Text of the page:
Return of Glee ends riots in Egypt

The raging riots in Egypt that have kept the world nervously glued to their TV sets have in fact been subdued…by TV sets. While politicians and NGOs from all over the world have tried numerous political and economical ploys to halt the uprising in Cairo, the protestors were ultimately placated by the highly anticipated return of Glee from its mid-season hiatus. Glee, the uber-popular Fox Television show about a group of High School losers who join a glee club to overcome adversity, had been on break since November. The Center for the Affairs of Middle Eastern Life (CAMEL) released a study Sunday alleging a correlation between the show’s vacation and the mounting of tension in Egypt.
The report added that Egyptian President Hosni Mubarak’s shutting down of the internet in Egypt, obstructing the people from watching Glee reruns on the web, drastically exacerbated the matter. Cairo Imam Nazer Houshmenzadeh told reporters yesterday that he and his family decided to take to the streets after “Mubarak’s dastardly internet tricks thwarted my family’s weekly Britney [Spears] themed episode viewing. We are ready to hit him baby one more time.”
Pictures coming out of Cairo depict the previously combustible Tahrir Square as currently flooded with tear-soaked Kleenex following the special post-Superbowl episode’s fade to black. Abed Kwali, Muslim Brotherhood spokesman and television critic, told reporters between sobs that, “the way those kids all pulled together to beat the odds almost makes you wanna call this silly little Jihad thing off. Then, thankfully, they covered a Lady Gaga song and I remembered why I got into the Holy War business in the first place.”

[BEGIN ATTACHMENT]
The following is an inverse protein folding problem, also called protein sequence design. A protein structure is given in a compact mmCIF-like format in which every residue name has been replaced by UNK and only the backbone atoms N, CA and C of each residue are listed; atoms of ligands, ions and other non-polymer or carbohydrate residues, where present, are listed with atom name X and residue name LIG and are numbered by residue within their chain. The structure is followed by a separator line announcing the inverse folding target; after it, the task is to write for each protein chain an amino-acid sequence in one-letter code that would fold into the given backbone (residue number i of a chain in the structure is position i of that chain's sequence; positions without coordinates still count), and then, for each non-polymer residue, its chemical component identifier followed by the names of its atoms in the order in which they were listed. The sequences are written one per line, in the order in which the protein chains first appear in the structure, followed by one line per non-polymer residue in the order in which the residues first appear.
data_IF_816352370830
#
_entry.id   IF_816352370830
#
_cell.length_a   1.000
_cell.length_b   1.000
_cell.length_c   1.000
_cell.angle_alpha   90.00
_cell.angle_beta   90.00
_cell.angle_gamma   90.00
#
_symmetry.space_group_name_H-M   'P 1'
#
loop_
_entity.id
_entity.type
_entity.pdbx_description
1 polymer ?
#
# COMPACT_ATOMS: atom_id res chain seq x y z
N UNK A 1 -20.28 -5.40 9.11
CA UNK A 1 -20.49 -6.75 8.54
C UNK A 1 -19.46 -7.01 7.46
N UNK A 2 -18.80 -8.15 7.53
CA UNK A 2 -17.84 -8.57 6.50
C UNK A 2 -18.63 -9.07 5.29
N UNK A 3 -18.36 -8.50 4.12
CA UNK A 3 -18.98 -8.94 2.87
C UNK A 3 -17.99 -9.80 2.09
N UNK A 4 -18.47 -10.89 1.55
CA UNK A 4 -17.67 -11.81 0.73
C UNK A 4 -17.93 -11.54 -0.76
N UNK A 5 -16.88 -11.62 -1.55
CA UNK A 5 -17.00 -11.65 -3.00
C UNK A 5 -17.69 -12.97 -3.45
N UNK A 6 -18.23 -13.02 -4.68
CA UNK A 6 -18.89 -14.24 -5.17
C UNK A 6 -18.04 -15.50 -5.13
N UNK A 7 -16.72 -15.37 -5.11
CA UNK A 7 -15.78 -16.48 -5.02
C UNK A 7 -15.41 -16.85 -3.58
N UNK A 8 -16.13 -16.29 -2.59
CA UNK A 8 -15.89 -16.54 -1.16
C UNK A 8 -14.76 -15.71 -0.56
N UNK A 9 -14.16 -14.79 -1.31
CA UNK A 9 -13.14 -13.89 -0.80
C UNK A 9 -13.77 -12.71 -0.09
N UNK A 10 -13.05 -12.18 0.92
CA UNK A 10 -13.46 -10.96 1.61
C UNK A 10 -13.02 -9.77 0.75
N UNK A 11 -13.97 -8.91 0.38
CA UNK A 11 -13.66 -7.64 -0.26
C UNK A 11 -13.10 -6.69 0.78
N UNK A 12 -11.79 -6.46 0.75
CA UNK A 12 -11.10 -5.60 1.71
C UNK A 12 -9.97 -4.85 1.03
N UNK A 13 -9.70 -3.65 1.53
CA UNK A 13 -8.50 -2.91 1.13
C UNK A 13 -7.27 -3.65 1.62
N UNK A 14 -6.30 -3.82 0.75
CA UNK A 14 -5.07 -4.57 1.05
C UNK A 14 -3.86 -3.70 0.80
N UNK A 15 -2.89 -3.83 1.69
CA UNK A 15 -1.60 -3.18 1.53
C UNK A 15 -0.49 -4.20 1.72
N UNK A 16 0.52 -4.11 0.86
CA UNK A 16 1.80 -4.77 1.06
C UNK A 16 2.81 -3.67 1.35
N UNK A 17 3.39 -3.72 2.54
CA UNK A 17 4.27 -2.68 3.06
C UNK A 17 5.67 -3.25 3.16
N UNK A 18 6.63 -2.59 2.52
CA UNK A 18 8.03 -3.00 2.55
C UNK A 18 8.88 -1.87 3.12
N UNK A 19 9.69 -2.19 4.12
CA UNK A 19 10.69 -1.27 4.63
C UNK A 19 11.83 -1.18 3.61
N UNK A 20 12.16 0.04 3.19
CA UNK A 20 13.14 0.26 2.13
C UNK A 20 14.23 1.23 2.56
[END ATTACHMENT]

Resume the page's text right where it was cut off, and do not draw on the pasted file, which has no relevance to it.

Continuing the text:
Glee’s openly homosexual character, Kurt Hummel, while exposing some fundamental differences among the rioters, brought about a previously unseen unity between the two sides. “Although the Brotherhood would definitely put Kurt to death, while the moderates would merely imprison him,” Middle East analyst Scot Sobel explained, “the agreement over a need for serious punishment for his sexual orientation has proven a spark of hope in a region recently cast in darkness.” Sobel then digressed, expressing his surprise that Egypt was so ill prepared for the aforementioned darkness. “They really failed to learn from their mistakes made during the 9th plague. How badly do you think Mubarak wishes he could get Pharaoh on a conference call right about now?”
President Obama, inspired by Glee’s success in the region, has announced he will base his 2012 re-election platform on similar themes. Reports out of the White House claim a Camp David Acapella Group sign-up sheet has already begun to make its rounds in the Pennsylvania Avenue estate. One has been faxed to the UN as well. US Vice President Joe Biden expressed interest in joining, but ultimately concluded “moving my body AND remembering the lyrics at the same time seems awfully daunting. I am going to sit this one out. But I hear Ban-Ki Moon can really cut a rug!”
This is hardly Fox Television’s first venture into Middle Eastern politics. In fact, many hold the company directly responsible for the recent uprisings in both Tunisia and Egypt. CAMEL researcher Hillel Imbar clarified that “the consensus that these riots began due to the inflation of food prices can be directly linked to Fox broadcasting. The inflation was naturally caused due to unemployment; and unemployment in Egypt and Tunisia grew to record proportions after the series finale of Fox''s hit show 24. Without a need for “token terrorist” actors for Jack Bauer to battle how can these people be expected to put food on the table?” Imbar then offered the outbreak of Operation Cast Lead in 2008, a year in which the villain for 24’s fifth season was Russian, as proof of the theory. Imbar added that the fact that the Arab world “sorely misses Simon Cowell doesn’t help matters.”
Fox reportedly plans to remain in the region, allegedly offering Palestinian Authority President Mahmoud Abbas the title role in its Monday drama “Lie to Me.”
While the airing of the new Glee episode has temporarily established stability in the previously volatile Cairo streets, grumblings of unrest remain. A number of late night protestors returned home Sunday night to find that their TiVo failed to record the Glee episode. The Mossad is suspected of having a hand in the “glitch” and the European Union has announced it will launch a full investigation headed by Judge Richard Goldstone and Ryan Seacrest.